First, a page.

Among the approximately 1.3 million new cases of TB in China each year, 35.2 percent are drug-resistant, 5.7 percent are MDR TB, and about 0.5 percent are XDR TB, according to a 2007–2008 nationwide survey. The most important question to ask about this drug resistance, said Gao, is where it came from. Was it primary, in that a drug-resistant strain was transmitted from one person to another? Or was it acquired, in that a strain developed drug resistance during treatment because of noncompliance with a treatment regimen, poor-quality drugs, or treatment with a single drug? The significance of the distinction is that primary drug resistance indicates a need for better TB control to interrupt transmission, whereas acquired drug resistance indicates a need for better patient management to prevent the evolution of resistance.
A simple way to make this distinction is by referring to the history of care. If a patient has not been treated before, drug resistance is often assumed to be primary and the result of transmission. If a patient has been treated previously, drug resistance is often assumed to be acquired. WHO data indicate that 6−10 percent of new TB cases and 13–60 percent of cases in previously treated patients are MDR. One possible conclusion that could be drawn from these data, said Gao, is that previously treated patients should be the focus of improved patient care. In most parts of the world, however, new cases make up more than half of MDR TB incidence. In Shanghai, for example, from 2002 to 2006, 59 percent of the MDR TB cases were among new TB patients, indicating the transmission of drug resistance. The same observation can be made for XDR TB patients, although the total numbers are much smaller. In Shanghai from 2004 to 2007, 6 of 11 XDR TB patients represented new cases.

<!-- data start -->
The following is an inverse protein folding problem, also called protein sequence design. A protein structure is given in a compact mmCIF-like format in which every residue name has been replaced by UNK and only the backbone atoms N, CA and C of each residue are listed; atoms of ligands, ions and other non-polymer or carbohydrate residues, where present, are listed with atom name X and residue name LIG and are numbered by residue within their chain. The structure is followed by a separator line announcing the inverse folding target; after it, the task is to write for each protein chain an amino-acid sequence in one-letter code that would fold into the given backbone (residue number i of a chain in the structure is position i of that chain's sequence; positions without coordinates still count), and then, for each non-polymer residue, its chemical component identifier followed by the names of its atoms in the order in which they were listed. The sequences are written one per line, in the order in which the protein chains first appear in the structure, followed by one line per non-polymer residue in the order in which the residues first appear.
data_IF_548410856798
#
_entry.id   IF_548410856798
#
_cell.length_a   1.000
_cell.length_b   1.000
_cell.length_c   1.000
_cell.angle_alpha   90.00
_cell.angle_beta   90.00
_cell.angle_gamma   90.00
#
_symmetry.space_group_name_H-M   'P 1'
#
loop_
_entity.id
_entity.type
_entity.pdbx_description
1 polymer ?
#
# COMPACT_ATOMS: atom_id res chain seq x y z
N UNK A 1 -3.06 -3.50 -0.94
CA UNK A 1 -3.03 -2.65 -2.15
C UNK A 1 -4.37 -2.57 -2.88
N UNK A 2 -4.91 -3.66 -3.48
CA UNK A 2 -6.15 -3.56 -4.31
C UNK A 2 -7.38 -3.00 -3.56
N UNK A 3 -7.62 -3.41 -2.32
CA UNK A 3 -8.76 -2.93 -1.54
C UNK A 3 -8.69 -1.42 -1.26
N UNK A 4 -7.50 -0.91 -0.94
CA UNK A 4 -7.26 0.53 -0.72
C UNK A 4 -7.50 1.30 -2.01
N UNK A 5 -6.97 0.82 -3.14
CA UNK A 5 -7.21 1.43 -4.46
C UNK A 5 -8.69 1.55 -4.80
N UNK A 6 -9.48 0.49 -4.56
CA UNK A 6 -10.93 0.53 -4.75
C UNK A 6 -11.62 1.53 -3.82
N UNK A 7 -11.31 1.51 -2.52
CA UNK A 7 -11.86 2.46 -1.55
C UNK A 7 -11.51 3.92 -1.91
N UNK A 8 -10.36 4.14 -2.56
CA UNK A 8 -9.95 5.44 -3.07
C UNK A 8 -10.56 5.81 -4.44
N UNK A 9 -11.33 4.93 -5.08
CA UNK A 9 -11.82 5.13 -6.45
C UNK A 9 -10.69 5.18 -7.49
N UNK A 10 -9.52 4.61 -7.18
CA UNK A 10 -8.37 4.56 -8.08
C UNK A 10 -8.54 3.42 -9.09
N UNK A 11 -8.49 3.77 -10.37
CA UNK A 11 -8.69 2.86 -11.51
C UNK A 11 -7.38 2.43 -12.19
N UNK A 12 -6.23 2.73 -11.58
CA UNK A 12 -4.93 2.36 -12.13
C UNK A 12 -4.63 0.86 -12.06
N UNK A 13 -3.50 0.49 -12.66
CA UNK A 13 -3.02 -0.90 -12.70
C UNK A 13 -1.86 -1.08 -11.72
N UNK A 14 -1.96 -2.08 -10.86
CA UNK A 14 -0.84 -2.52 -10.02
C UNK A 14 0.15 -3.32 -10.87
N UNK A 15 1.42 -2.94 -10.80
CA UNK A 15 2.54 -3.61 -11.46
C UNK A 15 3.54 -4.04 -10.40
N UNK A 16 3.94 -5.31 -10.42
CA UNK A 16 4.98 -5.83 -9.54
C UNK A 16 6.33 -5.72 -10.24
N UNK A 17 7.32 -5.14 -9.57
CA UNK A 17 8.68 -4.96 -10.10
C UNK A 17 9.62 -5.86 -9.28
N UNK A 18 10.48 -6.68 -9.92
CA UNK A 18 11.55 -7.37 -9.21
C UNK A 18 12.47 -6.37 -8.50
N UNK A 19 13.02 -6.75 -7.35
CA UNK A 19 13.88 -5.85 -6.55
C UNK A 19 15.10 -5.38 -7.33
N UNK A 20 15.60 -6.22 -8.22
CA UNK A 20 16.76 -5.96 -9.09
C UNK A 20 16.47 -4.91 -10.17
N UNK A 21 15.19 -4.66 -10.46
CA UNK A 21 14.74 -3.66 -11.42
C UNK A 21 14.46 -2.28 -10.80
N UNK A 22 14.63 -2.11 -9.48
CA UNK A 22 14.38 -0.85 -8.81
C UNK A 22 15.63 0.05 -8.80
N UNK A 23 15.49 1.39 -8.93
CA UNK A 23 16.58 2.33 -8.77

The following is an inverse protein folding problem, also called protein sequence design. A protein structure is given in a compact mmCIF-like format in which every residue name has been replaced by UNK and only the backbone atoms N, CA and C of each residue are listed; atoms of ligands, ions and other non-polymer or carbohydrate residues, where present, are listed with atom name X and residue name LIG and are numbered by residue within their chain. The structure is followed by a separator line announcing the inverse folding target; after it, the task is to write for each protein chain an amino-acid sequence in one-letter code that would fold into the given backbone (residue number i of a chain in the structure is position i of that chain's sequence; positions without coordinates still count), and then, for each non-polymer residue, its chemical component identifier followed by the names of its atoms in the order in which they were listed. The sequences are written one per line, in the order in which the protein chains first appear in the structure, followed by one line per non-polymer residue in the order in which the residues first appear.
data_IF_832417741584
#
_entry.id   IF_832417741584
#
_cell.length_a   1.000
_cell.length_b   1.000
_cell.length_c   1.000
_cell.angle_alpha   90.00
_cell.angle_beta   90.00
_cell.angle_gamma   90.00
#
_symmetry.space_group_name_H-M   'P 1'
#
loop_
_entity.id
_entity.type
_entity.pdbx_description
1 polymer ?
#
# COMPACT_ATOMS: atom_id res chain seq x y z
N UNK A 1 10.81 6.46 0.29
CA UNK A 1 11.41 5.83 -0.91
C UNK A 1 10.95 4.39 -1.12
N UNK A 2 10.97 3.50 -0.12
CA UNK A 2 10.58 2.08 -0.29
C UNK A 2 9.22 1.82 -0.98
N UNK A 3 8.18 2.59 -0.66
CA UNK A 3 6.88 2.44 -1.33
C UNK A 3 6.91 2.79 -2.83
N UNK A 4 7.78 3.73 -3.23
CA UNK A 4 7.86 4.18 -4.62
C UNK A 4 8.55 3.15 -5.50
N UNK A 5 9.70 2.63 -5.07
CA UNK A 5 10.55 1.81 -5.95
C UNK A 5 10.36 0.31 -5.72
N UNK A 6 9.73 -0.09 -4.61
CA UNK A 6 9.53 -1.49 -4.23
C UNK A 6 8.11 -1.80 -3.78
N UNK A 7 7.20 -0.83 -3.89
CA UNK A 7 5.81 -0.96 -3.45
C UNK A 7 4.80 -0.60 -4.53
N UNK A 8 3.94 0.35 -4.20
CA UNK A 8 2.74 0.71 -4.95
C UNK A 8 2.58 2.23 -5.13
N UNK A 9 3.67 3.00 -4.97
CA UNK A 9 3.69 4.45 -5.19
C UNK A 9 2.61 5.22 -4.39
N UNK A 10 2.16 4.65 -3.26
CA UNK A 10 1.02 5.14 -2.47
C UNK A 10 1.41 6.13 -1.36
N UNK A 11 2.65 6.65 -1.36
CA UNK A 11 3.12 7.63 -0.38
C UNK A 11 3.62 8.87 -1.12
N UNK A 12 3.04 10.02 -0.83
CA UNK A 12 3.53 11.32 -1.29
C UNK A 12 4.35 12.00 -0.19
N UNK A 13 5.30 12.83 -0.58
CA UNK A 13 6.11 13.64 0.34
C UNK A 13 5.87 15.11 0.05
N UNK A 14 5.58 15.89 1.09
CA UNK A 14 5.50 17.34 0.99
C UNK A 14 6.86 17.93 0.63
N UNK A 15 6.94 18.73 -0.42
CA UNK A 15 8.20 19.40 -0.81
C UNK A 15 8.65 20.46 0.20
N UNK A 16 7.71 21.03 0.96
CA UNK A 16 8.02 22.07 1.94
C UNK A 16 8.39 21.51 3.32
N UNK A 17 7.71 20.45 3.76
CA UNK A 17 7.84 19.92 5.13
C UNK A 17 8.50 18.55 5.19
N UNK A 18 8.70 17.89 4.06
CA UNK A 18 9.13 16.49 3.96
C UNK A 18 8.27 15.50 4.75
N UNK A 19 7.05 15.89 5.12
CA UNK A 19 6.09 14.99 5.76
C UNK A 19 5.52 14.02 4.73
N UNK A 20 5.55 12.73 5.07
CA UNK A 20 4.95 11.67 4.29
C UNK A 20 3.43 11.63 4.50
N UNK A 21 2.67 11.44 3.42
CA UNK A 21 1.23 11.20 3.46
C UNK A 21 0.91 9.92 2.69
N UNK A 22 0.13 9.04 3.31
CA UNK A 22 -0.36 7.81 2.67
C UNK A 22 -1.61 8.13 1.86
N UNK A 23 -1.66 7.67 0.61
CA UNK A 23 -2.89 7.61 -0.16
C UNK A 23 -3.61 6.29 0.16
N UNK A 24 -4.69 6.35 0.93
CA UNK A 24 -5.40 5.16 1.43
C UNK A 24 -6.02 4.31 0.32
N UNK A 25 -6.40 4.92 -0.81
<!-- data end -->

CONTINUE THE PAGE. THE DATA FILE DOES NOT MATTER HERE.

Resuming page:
Another way to track transmission is by genotyping different strains. If two people have strains with the same genotype, transmission can be assumed. A search of the biomedical literature reveals several cases in which drug-resistant strains were responsible for clusters of MDR and XDR TB. In a 2009 study conducted in Samara, Russia, for example, 63 of 189 patients with XDR TB fell into two large clusters of similar genotypes. Gao observed that this means one of the patients could transmit, on average, to 31 or 32 patients.
In an ongoing study in China’s Shandong, Shanghai, and Sichuan provinces, Gao and his colleagues found different clustering rates (i.e., clusters of TB with similar genotypes) in different geographic areas. According to preliminary results, 39 percent of TB patients in Shandong Province fell into clusters of similar genotypes, indicating primary transmission from
1 This section is based on the presentation of Qian Gao, Fudan University.